“I felt like I had lost my self-esteem,” she said. “I didn’t want to do it. In fact it affected me psychologically.” Around the same time she was cut, Simantoi added, one of her cousins died because of complications in childbirth caused by the scarring left by female genital mutilation.
Bowers said that the practice can leave women traumatized for years, even decades. When they were cut, her patients were often warned not to show pain or speak about the cutting.
“A lot of communities tell them if they cry, they’ll bring shame on the family,” she said.
The secrecy around female genital mutilation makes it difficult to eradicate, with men often unaware that is extremely painful and may lead to complications, such as infection or childbirth difficulties.
Even Dr. Abdullahi Adan, a Nairobi plastic surgeon who initiated the Clitoraid project after patients sought help, was unprepared for what he learned. As he and Bowers held counseling sessions with patients, he realized how his mother and aunts, all of whom underwent cutting, had suffered in silence.
“I learned a lot,” he said. “I was ignorant about a lot of these things. It has made me a better man. What struck me was that all of them felt less of a woman than other women who have not had the cut. Literally, all of them said, ‘I want to feel like a full woman.’ It had scarred their minds.”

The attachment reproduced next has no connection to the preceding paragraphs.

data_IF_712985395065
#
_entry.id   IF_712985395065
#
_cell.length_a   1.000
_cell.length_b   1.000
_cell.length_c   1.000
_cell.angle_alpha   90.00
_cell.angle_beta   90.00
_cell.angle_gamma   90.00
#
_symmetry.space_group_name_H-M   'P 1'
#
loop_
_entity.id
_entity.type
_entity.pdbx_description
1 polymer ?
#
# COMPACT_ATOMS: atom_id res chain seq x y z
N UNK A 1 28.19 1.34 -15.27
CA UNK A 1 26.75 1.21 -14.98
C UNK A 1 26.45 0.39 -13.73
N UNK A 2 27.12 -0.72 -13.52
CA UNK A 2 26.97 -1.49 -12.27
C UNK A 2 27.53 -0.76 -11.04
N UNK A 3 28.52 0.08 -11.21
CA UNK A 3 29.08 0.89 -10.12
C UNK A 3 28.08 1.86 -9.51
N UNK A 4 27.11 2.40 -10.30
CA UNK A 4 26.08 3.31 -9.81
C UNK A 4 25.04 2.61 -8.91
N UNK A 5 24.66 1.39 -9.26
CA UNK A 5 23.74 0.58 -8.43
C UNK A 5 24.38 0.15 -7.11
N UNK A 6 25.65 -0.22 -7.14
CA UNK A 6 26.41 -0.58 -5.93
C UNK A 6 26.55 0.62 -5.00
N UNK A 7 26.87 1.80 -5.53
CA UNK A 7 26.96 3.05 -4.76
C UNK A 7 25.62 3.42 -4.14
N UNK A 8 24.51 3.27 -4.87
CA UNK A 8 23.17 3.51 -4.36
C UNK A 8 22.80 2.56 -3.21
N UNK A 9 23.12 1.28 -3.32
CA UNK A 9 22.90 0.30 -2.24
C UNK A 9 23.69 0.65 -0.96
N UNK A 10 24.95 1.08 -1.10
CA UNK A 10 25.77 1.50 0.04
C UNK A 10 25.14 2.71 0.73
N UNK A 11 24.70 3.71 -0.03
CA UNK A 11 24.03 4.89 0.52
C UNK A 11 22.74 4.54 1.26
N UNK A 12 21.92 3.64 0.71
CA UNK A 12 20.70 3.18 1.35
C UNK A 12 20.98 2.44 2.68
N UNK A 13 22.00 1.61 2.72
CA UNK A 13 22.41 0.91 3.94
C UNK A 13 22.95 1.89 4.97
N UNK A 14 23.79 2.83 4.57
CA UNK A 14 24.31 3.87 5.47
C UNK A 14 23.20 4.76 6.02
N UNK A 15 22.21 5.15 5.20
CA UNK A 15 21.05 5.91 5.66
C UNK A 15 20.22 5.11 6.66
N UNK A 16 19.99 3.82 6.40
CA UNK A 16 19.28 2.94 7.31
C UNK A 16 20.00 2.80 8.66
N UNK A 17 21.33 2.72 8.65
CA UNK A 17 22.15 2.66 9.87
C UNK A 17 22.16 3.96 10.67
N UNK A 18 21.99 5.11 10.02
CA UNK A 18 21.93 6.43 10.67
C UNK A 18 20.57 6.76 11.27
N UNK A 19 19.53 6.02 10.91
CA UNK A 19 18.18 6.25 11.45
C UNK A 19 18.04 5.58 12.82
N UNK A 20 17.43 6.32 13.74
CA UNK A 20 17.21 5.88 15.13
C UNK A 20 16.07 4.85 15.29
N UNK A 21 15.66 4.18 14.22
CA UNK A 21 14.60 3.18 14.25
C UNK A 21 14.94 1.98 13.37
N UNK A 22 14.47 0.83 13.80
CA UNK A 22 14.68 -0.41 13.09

Bowers was part of an unsuccessful Clitoraid effort in 2014 to establish a hospital in Burkina Faso, West Africa, to perform female genital mutilation reversals. The hospital was built, but the government withdrew permission for it to open and canceled the visas of Bowers and other members of the medical team.
A doctor trained by Bowers has recently begun to carry out the procedure in Burkina Faso, but not at the Clitoraid hospital.
According to UNICEF, about 125 million girls and women, mainly in Africa and the Middle East, have undergone female genital mutilation, usually around age 5.
It is most prevalent in Egypt, Sudan, Mali, Guinea and Sierra Leone, where 80% of girls and women ages 15 to 49 have been cut, according to a 2013 UNICEF report. About 27% of Kenyan women in that age group have undergone the procedure, even though the Kenyan government banned the practice in 2011.
Some immigrant communities in the U.S. and Europe also carry out the practice, often on small girls. A Detroit doctor, Jumana Nagarwala, was charged in April with performing genital mutilation on girls as young as 7 at a clinic in Livonia, Mich.
When Simantoi had the operation to reverse it, she did not tell her family “because they may think I am against our culture. I feel better now and after going through the counseling I know my body well. I hope there will be more awareness about the operation.”
In all, Bowers spent two weeks in Nairobi and operated on 44 women. She trained six local doctors, including Adan, in the procedure, while 12 more doctors observed.
Hundreds of women who had come seeking help had to be turned away, and put on a waiting list. It is not clear when, or if, they will be helped.